For one to be diagnosed with anxiety or depression, they have 5 of the symptoms mentioned above for more than 2 weeks straight. See how the symptoms for the two disorders can overlap?
Remember your friend may not know how to explain their anxiety to you
If you think your partner has had the above symptoms for more than 6 months (or quite a while), it can cause you stress as well. Most people that have anxiety do not want to be anxious. It’s not something they wish on themselves.
One of the good ways of helping a friend with anxiety is not to blame them for it when you point their anxiety to them or have a discussion with them. However, if you ever feel that your physical well being is at risk or that their depression is rubbing off on your own emotional well-being, maybe its time to walk away from the friendship and let the professionals handle it.
You may wonder… how do I really go about helping my friend with anxiety? Let’s get into some of the main ways you can help that friend of yours.
Be a compassionate listener
If your friend is suffering from anxiety disorders, you don’t need to try to solve their problem. The best way to go about it is to be a great listener by telling them assuring phrases like: “I hear you” or “You are not alone” or “What can I do to help?”
You need to know that some phrases can worsen anxiety. Avoid phrases like “calm down”, “don’t be such a baby”, “there’s no reason to be anxious”, “get over it”, “you don’t have to be afraid” … These only make the situation worse. Such phrases show that you are dismissing your friend’s feelings which can make them be more shameful about their anxiety.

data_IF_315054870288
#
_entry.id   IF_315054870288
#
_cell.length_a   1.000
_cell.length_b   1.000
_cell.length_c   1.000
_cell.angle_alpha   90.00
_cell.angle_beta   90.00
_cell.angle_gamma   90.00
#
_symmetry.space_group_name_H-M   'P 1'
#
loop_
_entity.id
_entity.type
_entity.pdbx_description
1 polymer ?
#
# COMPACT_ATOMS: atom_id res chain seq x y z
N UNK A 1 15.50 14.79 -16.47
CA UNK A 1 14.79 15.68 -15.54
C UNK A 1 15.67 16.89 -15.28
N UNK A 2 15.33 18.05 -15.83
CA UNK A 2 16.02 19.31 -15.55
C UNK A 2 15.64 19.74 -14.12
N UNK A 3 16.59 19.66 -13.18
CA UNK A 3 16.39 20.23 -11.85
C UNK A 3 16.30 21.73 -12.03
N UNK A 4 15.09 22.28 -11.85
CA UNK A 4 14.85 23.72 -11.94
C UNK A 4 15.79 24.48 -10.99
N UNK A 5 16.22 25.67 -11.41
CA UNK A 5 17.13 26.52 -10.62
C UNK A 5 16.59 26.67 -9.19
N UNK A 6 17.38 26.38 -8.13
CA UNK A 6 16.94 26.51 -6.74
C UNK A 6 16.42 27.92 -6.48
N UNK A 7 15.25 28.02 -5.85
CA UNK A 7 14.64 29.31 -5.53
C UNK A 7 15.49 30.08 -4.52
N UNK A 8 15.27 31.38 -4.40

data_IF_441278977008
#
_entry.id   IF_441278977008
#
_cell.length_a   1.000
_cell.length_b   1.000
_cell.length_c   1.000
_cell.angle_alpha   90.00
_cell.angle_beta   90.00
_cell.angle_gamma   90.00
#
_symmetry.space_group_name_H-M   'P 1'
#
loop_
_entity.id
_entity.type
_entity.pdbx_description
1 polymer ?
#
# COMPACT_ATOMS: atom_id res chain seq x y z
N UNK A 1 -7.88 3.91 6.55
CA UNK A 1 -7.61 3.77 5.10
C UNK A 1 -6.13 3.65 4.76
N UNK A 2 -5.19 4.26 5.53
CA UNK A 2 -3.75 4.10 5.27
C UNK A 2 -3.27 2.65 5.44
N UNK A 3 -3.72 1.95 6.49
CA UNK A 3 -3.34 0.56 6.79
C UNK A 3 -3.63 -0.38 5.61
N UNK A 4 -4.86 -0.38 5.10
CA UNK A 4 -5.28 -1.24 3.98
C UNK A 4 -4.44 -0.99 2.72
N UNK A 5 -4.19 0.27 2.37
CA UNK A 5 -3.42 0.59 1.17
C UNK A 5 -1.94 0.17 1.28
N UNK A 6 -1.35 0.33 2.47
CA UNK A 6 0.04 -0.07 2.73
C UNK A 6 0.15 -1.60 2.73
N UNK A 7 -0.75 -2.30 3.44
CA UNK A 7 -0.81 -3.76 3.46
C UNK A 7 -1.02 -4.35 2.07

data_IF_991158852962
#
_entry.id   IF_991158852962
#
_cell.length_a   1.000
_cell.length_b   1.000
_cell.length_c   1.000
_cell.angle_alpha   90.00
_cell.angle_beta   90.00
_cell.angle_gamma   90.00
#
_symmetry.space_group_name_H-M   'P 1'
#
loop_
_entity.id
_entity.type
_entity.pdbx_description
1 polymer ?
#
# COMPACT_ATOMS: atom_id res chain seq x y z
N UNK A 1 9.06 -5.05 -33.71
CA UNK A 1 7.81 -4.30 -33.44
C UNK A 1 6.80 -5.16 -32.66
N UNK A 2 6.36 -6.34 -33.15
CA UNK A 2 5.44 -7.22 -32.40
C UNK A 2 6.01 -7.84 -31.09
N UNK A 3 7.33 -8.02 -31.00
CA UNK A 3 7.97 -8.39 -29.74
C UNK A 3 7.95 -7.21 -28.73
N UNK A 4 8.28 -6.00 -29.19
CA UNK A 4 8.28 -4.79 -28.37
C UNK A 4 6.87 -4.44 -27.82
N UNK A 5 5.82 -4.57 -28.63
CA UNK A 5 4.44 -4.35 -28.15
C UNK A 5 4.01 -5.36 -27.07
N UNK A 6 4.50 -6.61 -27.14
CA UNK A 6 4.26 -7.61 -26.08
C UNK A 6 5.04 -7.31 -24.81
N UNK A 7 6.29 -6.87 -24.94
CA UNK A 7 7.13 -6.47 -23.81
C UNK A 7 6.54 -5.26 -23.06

Instead, use phrases that let them know that you are there for them and with them no matter what. That together, you will get through the anxiety.
Know that your questions or suggestions might appear judgemental and pressurizing.
Sometimes, when calming down a friend with anxiety, no matter how positive the suggestion is, it might appear judgmental even when that wasn’t what was intended. You need to realize that already, they feel under pressure to contain their anxiety. Some questions or suggestions might add to the pressure and frustrations to being normal that they are already feeling. These might make the situation even worse.
Distract them with some humor
Laughter has always been known to be the best medicine. A humorous distraction can be the best way to calming down a friend. Try doing things together that you both enjoy. Watch a funny movie to give them a well-needed distraction. As per research, humor has a way of helping people cope with acute anxiety. Lighten their mood whenever the anxiety pangs strike and let them forget for a bit about what was causing the anxiety in the first place.